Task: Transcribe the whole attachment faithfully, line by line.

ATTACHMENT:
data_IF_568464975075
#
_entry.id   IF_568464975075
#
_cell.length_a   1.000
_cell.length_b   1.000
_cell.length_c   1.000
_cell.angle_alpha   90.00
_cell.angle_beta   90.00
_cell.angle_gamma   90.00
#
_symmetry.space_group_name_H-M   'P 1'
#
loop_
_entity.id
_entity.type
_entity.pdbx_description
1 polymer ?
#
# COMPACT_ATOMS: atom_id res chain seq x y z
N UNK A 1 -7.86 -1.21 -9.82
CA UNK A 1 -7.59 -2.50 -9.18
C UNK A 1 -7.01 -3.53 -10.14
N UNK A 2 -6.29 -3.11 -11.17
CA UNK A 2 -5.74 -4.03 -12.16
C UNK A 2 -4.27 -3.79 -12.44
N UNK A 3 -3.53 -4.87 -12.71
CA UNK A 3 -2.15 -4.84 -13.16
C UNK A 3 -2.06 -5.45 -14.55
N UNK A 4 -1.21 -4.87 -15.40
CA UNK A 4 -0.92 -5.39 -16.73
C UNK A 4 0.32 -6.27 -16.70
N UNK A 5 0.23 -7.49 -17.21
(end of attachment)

data_IF_568464975075
#
_entry.id   IF_568464975075
#
_cell.length_a   1.000
_cell.length_b   1.000
_cell.length_c   1.000
_cell.angle_alpha   90.00
_cell.angle_beta   90.00
_cell.angle_gamma   90.00
#
_symmetry.space_group_name_H-M   'P 1'
#
loop_
_entity.id
_entity.type
_entity.pdbx_description
1 polymer ?
#
# COMPACT_ATOMS: atom_id res chain seq x y z
N UNK A 1 -7.86 -1.21 -9.82
CA UNK A 1 -7.59 -2.50 -9.18
C UNK A 1 -7.01 -3.53 -10.14
N UNK A 2 -6.29 -3.11 -11.17
CA UNK A 2 -5.74 -4.03 -12.16
C UNK A 2 -4.27 -3.79 -12.44
N UNK A 3 -3.53 -4.87 -12.71
CA UNK A 3 -2.15 -4.84 -13.16
C UNK A 3 -2.06 -5.45 -14.55
N UNK A 4 -1.21 -4.87 -15.40
CA UNK A 4 -0.92 -5.39 -16.73
C UNK A 4 0.32 -6.27 -16.70
N UNK A 5 0.23 -7.49 -17.21